(Reuters) – Five bombs exploded on Christmas Day at churches in Nigeria, one killing at least 27 people, raising fears that Islamist militant group Boko Haram – which claimed responsibility – is trying to ignite sectarian civil war.
Boko Haram, which wants to impose Islamic sharia law across a country of 160 million split roughly between Christians and Muslims, has increased the sophistication of the explosives it uses this year and has increased the number of its attacks.
St Theresa’s Catholic Church in Madala, an Abuja satellite town about 40 km (25 miles) from the centre of the capital, was packed when the bomb exploded just outside.
“We were in the church with my family when we heard the explosion. I just ran out,” Timothy Onyekwere told Reuters. “Now I don’t even know where my children or my wife are. I don’t know how many were killed but there were many dead.”
Boko Haram – which in the Hausa language spoken in northern Nigeria means “Western education is sinful” – is loosely modeled on the Taliban movement in Afghanistan.
The group’s low level insurgency used to be largely confined to northeastern Nigeria, but it has struck several parts of the north, centre and the capital Abuja this year.
The sect was blamed for dozens of bombings and shootings in the north, and has claimed responsibility for two bombings in Abuja this year, including Nigeria’s first suicide bombing on the U.N. headquarters in August that killed at least 23 people.
Rights groups say more than 250 people have been killed by Boko Haram since July 2010.
Hours after the first bomb, blasts were reported at the Mountain of Fire and Miracles Church in the central, ethnically and religiously mixed town of Jos, and at a church in northern Yobe state at the town of Gadaka. Residents said many were wounded in Gadaka, but there were no further details.
CHAOS AND CARNAGE
A Reuters reporter on the scene of the explosion close to Abuja saw the church’s front roof had been destroyed in the blast, as had several houses near it. Five burnt out cars were still smoldering.
“The officials who counted told me they have picked 27 bodies so far,” Father Christopher Barde, Assistant Catholic Priest of the church, said.
There were scenes of chaos after the incident.
“Mass just ended and people were rushing out of the church and suddenly I heard a loud sound ‘gbam’. Cars were in flames and bodies littered everywhere,” Nnana Nwachukwu told Reuters.
“The blast occurred on the road by the church and not inside the church. I happen to also live close by the church. Help was very slow in coming to the injured.”
The later blast in Jos, a tinderbox of ethnic and sectarian tensions that sometimes sees deadly clashes between Muslims and Christians, was accompanied by a shooting spree by militants, who exchanged fire with local police, said Charles Ezeocha, special taskforce spokesman for Jos.
“We lost one policeman and we have made four arrests. I think we can use them to get more information and work on that,” he said.
Police found four other explosive devices in Jos, which they deactivated, he said.
Last Christmas Eve, a series of bomb blasts around Jos killed 32 people, and others people died in attacks on two churches in the northeast of Africa’s most populous nation.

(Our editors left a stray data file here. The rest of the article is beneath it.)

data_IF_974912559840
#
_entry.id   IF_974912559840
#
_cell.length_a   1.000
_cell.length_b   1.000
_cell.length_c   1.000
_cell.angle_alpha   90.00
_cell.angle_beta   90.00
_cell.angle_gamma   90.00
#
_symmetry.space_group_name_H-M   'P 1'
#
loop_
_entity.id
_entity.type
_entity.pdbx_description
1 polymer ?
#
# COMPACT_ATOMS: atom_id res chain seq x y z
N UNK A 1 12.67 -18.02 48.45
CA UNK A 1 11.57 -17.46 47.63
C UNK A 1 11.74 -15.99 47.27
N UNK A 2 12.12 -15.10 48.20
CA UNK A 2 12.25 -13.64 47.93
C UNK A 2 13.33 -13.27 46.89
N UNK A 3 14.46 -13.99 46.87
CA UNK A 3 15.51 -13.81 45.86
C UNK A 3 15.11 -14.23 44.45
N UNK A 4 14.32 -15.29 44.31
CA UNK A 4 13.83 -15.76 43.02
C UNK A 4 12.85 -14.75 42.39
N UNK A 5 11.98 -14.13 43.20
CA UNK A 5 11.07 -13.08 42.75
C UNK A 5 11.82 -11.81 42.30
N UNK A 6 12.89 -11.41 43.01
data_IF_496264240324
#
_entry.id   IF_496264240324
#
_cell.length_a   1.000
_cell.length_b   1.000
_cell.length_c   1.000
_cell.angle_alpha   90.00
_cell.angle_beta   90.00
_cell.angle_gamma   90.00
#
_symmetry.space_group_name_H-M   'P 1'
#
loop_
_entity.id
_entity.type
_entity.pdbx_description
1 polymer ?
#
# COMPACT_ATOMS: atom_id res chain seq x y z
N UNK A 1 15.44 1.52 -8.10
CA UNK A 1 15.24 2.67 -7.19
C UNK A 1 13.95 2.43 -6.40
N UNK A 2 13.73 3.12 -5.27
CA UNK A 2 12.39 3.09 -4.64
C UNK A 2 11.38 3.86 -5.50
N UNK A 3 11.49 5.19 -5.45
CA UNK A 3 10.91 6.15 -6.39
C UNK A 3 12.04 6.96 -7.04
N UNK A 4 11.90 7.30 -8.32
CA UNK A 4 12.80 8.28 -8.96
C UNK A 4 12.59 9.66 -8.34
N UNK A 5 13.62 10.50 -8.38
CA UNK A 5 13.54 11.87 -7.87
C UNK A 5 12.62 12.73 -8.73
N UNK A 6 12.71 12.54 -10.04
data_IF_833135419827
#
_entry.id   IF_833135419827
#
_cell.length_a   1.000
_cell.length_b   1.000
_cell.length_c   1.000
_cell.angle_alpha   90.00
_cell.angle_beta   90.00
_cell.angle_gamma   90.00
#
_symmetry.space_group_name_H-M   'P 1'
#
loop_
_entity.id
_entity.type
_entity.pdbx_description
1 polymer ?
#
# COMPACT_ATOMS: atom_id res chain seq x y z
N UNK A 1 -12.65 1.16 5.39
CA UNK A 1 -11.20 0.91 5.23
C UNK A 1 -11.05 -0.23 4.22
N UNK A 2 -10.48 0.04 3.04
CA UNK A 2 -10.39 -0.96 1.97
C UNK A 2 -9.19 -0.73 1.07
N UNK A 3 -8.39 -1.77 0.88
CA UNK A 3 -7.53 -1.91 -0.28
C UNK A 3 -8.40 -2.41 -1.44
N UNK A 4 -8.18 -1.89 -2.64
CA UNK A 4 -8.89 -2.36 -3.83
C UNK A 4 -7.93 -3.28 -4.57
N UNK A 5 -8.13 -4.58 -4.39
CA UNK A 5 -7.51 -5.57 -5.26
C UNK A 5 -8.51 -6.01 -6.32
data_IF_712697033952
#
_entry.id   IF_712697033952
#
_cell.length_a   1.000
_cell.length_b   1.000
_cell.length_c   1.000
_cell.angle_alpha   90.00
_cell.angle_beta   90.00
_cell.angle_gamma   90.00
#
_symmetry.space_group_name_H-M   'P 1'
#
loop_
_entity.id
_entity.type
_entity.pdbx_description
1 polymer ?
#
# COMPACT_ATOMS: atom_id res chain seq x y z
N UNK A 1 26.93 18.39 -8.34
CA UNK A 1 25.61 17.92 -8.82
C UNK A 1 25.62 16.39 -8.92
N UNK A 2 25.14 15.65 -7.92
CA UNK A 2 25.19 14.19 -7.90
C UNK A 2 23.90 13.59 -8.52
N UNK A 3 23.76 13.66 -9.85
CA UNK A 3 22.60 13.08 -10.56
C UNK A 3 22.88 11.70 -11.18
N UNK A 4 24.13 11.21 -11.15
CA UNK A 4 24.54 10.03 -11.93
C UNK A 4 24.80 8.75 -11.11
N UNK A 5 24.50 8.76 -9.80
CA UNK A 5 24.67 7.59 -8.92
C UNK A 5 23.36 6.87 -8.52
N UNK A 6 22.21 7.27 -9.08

Residents of the northeastern city of Damaturu also reported two blasts. A local security source, who could not be named, said the militants tried to hit the State Security Service local office but their bombs went off before they could reach it.
President Goodluck Jonathan, a Christian from the south who is struggling to contain the threat of Islamist militancy, called the incident “unfortunate” but said Boko Haram would “not be (around) for ever. It will end one day.”
Police cordoned off the area around the church near Abuja. Thousands of furious youths set up burning road blocks on the highway from Abuja leading to Nigeria’s largely Muslim north.
Police and the military tried to disperse them by firing live rounds into the air with tear gas.
The Vatican condemned the first blast. Its spokesman, Father Federico Lombardi, said the Vatican hoped “this senseless violence does not weaken the will of the Nigerian people to live peacefully and promote dialogue in their country.”
British Foreign Secretary William Hague called the bombs “cowardly attacks on families gathered in peace and prayer to celebrate a day which symbolizes harmony and goodwill towards others.”
Gun battles between the security forces and Boko Haram killed at least 68 people on Thursday and Friday in northern Nigeria, authorities and hospital sources said on Saturday.
Boko Haram has been blamed for scores of shootings and bombings in Nigeria’s remote, semi-arid northeast, including a spate of attacks in the past few weeks.
On August 26, a suicide bomber struck the U.N. building in Abuja. At least 23 people were killed and 76 wounded by the bombing which gutted the ground floor and smashed almost all the windows. Boko Haram claimed responsibility on August 29, demanding the release of prisoners and an end to a security crackdown aimed at preventing more bombings.
The blast was the first known suicide bombing in Nigeria.
Boko Haram became active in about 2003 and is concentrated mainly in the northern Nigerian states of Yobe, Kano, Bauchi, Borno and Kaduna.
The group considers all who do not follow its strict ideology as infidels, whether they are Christian or Muslim. It demands the adoption of sharia, Islamic law, in all of Nigeria.
Boko Haram followers have prayed in separate mosques in cities including Maiduguri, Kano and Sokoto.